Originally Posted by harry
What would have been the opinion of police,on Monday 12th about the man reported by Lewis as standing outside Crossinghams,in the period before Hutchinson fronted up.?
In what way, can you be more precise?
When they found he was residing only a few minutes from a police station,and that there had ben innumerable members of the police force in the area,anyone of whom could have been approached? What then?If that had been thought of as suspicious,as I think it is,fronting up at about six pm would not on it's own be enough to dispel such suspicions.So it's his story that is the focal point of Aberline's opinion?
It seems you are returning to the fact Hutchinson did not come forward on the day of the murder?
I appreciate that in order to follow my argument you would need to subscribe to the BNA, the Press Section here on Casebook does not offer much by way of local newspapers on Nov. 9th.
On the day of the murder, only the evening papers carried any mention of the crime. There is absolutely no suggestion the murder took place overnight.
The Star (here on Casebook) writes the following:
"...The story of the crime current among the neighbors is that this morning - what time cannot at present be precisely ascertained, but at any rate after daylight, she took a man home to her own room, presumably for an immoral purpose. At a quarter to eleven the landlady of the house went up for the rent, and found her murdered."
No mention of Maxwell or of M.Lewis, or any suggestion the murder took place in the night.
The Echo (on Casebook), wrote:
"Mary Ann Kelly was seen about the streets at one o'clock this morning....
when the mother returned to the room with the assassin.....
... the man who is suspected of having committed the murder sent the child out to buy sweets and playing he found the place in commotion, for his mother had been discovered lifeless and bleeding, and the murder had fled. There is no trace whatever of the murderer."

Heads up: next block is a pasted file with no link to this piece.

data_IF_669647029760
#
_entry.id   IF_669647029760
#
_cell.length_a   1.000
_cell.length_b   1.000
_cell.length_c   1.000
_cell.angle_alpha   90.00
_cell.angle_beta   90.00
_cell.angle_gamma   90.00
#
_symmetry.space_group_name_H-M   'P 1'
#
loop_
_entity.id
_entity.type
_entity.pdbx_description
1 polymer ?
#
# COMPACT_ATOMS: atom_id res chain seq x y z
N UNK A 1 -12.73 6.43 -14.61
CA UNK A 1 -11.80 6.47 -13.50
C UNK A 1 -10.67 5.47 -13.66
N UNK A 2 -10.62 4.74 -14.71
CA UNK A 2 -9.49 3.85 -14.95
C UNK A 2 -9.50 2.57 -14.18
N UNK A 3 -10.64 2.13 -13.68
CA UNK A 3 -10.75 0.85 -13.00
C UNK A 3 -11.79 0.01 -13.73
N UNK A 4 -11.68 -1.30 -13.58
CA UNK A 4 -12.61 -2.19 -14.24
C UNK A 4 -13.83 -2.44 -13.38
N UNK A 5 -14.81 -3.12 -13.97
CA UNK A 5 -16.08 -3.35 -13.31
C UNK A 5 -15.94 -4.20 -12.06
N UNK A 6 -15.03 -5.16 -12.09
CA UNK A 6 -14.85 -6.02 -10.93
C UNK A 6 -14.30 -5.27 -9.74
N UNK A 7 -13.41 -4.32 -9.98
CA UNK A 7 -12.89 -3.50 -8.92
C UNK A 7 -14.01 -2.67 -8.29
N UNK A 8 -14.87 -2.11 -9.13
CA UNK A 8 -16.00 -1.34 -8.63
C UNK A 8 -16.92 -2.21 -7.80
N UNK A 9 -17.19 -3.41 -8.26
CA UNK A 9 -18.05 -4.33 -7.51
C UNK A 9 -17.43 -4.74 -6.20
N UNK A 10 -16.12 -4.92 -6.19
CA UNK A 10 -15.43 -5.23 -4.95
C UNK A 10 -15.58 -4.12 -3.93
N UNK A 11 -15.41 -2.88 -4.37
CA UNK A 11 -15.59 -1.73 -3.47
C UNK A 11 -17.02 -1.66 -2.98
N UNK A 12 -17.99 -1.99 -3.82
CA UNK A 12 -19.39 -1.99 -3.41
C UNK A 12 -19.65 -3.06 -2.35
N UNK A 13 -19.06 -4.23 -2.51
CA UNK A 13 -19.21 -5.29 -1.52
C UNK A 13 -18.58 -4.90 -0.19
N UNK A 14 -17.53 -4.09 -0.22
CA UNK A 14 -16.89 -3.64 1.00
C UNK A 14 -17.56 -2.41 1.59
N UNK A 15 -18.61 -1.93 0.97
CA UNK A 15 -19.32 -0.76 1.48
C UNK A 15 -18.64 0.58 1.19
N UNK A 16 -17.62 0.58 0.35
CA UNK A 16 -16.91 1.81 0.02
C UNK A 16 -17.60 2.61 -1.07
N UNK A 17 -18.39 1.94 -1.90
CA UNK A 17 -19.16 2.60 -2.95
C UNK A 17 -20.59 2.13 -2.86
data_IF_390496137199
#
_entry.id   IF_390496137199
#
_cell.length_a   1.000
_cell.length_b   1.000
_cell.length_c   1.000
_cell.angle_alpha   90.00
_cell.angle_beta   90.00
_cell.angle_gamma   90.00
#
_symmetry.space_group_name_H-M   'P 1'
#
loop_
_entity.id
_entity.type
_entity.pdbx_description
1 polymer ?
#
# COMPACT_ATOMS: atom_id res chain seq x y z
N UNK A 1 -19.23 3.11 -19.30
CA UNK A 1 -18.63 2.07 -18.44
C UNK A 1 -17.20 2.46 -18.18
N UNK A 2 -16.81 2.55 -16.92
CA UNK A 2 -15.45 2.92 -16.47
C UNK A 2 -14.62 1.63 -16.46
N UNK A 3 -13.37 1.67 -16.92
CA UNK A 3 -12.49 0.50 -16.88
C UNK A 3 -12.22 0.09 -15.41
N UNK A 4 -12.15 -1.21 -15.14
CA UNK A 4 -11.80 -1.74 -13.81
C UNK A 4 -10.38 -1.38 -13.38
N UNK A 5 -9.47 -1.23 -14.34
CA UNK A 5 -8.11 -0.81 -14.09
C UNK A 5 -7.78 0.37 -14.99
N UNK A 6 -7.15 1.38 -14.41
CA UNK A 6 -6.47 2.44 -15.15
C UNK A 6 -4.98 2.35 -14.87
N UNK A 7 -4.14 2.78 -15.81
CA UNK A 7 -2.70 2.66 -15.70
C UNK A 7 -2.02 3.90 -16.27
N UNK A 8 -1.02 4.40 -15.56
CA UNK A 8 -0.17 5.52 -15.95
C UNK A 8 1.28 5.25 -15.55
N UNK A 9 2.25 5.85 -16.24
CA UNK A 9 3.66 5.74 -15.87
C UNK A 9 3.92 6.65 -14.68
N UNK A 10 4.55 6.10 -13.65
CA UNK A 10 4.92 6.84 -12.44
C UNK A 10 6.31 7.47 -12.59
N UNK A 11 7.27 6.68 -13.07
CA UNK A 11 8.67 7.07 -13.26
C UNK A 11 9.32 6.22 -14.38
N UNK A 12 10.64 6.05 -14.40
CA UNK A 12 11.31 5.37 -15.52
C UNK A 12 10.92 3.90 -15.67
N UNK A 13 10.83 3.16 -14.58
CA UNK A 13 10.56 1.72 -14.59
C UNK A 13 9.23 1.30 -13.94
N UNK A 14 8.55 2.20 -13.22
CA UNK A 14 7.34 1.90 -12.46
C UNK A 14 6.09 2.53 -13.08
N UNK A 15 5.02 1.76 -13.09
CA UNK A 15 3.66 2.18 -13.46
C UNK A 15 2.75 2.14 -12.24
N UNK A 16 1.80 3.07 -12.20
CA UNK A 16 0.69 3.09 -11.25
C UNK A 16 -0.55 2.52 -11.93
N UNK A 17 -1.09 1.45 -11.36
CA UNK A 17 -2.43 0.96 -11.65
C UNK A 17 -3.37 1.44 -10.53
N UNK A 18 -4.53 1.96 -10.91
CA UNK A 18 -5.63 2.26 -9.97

Nowhere to buy sweets in the middle of the night. This murderer stayed the night, and murdered her in the morning.
We also read:
"At half past ten this morning the dead body of a woman was found in an untenanted outhouse or shed in Dorset-court, Dorset-street, Commercial-street, Spitalfields. It had evidently been there for some hours, but several scavengers who were in the court at nine o'clock this morning declare that the body was not there then. They might, however, have been mistaken as the place is very dark."
"Morris Lewis, a tailor, states that he was playing "pitch and toss" in the court at nine o'clock this morning, and an hour before that he had seen the woman leave the house, and return with some milk. There is no evidence as to who was in the house with her."
"....It is confidently stated that the deceased was seen after ten o'clock this morning in company with a paramour, when they were both drinking at the public-house at the corner of Dorset-street."
There is no mention of an early morning murder theory.
Another evening paper, The Globe, wrote:
"As far as can be ascertained, she was met this morning at a quarter-past eight o'clock. She was then walking down the court with a jug, and returned shortly after with some milk. In a few minutes she came out of the house and went to a small public house, where she remained drinking for about half an hour, when she went back to meet her frightful end".
"At half past ten this morning, the dead body of a woman with her head almost severed from her body was found in an untenanted outhouse or shed in Dorset court, Dorset street, Commercial street, Spitalfields. It had evidently lain there for some hours, but several scavengers who were in the court at nine o'clock this morning declare the body was not there then. They might, however, have been mistaken, as the place is very dark."
Evening News, 9 Nov.
Other evening papers like The Standard, St. James Gazette make no mention of the crime. The Pall Mall Gazette mentions the crime with details to come in a later issue.
So, if Hutchinson is going to pay any attention to what the theories were, when she was killed, it is the very day of the murder.
And, on the day of the murder he reads that all circumstances suggest she died late in the morning.
So, should he come forward to make his presence known when it wasn't necessary, or just stay away?
Then the Sat. morning papers repeat the same, c/w a few suggestions of an overnight crime.
What is he to do?
It's only on Sunday morning when the press begin to make a firm suggestion of an overnight murder.